Carl, who will turn 11 in August, was very favorably impressed by the book and the movie—and he highly recommended both. He also strongly suggested that we read the book before seeing the movie.
June did, but I failed to get that done before we watched the movie earlier this month. I greatly enjoyed the movie anyway.
Auggie’s Determination
The central character of “Wonder” is August, whom everyone calls Auggie. He is a boy just Carl’s age—but he was unfortunately born with serious facial deformities, which even multiple plastic surgeries were not able to fix very well. 
Auggie, who reportedly looks better in the movie than as he was portrayed in the novel.
Auggie has a good and supporting family: very loving, understanding parents and an outstanding big sister. His mother largely gives up her own work in order to help Auggie in his early years, and then she home-schools him. When he is ready for the fifth grade, they decide it is time for Auggie to start public school.
Fortunately, Auggie’s classroom teacher and school principal are very understanding and supportive. (I wish every kid could have as good a teacher as Mr. Browne and as wise a principal as Mr. Tushman.)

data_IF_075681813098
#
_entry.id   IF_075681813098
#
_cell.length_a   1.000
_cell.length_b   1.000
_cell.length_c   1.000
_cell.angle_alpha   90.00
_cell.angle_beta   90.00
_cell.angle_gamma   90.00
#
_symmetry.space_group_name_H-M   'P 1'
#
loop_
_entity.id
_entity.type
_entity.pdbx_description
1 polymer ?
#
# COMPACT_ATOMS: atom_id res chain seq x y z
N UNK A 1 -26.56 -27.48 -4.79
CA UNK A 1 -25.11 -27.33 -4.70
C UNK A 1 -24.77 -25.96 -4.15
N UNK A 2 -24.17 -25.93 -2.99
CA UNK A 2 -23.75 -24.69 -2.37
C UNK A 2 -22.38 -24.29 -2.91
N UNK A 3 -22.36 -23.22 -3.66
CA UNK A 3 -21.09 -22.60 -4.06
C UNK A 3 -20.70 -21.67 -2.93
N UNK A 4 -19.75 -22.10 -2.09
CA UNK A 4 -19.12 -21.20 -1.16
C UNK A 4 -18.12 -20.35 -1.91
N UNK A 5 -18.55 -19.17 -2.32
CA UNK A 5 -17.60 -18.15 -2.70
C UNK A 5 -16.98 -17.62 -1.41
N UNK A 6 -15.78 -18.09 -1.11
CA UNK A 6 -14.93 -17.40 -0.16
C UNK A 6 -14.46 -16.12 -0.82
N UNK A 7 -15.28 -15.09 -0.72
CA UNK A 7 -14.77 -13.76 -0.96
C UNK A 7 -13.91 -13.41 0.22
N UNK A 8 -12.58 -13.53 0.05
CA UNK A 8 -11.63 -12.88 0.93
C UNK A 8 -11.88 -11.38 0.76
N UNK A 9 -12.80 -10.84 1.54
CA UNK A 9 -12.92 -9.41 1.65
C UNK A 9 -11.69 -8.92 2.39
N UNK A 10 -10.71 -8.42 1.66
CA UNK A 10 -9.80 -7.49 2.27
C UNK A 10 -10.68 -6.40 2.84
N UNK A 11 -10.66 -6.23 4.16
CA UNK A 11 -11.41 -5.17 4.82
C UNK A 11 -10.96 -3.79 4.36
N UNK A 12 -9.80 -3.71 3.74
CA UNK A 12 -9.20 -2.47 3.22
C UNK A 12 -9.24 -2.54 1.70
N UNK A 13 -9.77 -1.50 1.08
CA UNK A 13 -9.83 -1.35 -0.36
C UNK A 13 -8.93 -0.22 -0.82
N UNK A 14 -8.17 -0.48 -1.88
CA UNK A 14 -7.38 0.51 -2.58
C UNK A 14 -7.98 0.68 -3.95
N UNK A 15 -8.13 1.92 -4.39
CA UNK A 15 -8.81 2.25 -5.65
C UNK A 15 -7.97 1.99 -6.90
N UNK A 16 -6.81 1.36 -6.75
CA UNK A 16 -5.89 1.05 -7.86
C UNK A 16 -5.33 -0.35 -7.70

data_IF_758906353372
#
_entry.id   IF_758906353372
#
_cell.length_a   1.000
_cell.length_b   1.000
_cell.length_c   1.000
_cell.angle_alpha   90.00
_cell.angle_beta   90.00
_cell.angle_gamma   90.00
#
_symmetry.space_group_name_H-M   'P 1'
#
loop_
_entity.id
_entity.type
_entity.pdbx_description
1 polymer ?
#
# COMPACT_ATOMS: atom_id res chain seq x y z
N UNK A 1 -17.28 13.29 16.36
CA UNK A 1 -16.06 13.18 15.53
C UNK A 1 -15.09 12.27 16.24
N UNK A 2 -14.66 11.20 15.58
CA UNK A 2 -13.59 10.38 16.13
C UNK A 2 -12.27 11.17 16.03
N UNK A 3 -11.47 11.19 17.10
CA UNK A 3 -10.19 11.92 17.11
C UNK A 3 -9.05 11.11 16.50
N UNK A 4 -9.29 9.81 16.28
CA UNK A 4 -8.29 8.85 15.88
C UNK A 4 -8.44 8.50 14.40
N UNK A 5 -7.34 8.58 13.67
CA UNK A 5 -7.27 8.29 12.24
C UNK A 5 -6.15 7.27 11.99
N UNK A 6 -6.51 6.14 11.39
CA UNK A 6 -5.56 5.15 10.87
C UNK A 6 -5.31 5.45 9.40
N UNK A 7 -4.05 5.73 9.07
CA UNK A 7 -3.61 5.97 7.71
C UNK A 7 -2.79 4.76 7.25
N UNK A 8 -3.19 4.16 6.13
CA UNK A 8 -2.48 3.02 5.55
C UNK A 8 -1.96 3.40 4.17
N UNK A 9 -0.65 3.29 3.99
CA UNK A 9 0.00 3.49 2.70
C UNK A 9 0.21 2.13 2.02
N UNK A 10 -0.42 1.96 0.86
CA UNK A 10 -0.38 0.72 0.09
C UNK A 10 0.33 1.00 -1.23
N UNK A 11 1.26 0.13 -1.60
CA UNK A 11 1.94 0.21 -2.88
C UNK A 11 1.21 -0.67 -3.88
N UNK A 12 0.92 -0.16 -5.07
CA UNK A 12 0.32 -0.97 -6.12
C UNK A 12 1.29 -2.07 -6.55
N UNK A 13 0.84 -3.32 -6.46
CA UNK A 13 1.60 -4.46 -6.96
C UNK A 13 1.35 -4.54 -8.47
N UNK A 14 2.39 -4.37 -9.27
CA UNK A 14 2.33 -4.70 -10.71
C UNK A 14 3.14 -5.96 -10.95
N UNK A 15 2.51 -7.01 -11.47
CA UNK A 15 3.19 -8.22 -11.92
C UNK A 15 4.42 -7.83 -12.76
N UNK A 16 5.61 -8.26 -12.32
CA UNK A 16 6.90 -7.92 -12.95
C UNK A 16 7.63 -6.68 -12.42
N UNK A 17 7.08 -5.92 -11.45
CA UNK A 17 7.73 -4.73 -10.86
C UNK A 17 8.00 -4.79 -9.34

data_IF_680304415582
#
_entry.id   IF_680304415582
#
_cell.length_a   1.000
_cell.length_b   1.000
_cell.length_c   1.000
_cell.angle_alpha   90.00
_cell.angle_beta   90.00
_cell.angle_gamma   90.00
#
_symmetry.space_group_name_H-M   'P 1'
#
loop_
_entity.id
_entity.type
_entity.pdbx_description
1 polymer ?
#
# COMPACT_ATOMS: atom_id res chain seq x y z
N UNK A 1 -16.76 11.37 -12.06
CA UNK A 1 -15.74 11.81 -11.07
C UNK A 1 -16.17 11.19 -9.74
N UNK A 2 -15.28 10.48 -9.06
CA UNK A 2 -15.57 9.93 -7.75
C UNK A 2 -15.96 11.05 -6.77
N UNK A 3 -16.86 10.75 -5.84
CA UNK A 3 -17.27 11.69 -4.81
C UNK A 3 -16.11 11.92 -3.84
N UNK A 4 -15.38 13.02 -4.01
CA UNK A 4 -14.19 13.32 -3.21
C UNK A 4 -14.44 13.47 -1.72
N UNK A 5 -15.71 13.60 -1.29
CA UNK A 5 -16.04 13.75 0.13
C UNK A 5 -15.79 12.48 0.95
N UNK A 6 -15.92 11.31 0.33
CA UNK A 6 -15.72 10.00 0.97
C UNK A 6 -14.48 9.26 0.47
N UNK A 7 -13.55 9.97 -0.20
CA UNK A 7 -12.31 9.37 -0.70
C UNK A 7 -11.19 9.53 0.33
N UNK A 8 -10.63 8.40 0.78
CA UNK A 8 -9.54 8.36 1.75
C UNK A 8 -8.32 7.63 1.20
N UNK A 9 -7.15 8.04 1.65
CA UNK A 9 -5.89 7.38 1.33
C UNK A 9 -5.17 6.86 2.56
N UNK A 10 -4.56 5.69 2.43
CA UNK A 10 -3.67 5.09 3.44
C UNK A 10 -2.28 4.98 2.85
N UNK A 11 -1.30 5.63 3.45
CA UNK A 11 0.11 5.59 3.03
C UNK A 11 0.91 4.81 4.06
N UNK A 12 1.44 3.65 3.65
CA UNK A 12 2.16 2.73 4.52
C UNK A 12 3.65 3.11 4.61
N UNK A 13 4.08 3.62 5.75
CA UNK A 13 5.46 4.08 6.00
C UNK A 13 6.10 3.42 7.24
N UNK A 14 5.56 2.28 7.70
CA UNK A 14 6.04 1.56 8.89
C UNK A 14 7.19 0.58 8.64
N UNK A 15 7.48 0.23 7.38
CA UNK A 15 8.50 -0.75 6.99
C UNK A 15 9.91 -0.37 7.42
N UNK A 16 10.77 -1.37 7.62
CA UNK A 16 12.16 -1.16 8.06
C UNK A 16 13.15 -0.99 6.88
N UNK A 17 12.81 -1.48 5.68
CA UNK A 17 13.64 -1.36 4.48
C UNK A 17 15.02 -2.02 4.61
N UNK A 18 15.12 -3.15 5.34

Unfortunately, Auggie experiences negative attitudes from most of the other kids at school—and most hurtful of all is the betrayal of the first friend he had among his classmates. But in spite of all the snubs, hurts, and active rejection, Auggie hangs in there with remarkable determination and fortitude.
My Consternation
Near the end of Auggie’s school year, his mother, admirably played by Julia Roberts, finally is able to finish her long-neglected master’s dissertation. When she shows the finished copy to her husband, he rejoices with her. That is when she exclaims, “Let’s get drunk!”
Why was that brief scene with those words inserted, for Pete’s sake?
It seems so unnecessary to have that line in such a heart-warming children’s movie. Why did the filmmakers want to leave the impression with the kids watching the movie that that is the way adults celebrate when they are happy?
Perhaps I am not qualified to write about getting drunk, since I never did and never intend to. But have seen the antics of drunk people, and, on occasion, have tried to engage in conversation with people who were drunk.
And I have known, and especially known of, people who killed themselves or were killed by others because of driving drunk. The U.S. Dept. of Transportation reports that in 2016 there were 10,497 “alcohol-impaired crash fatalities.”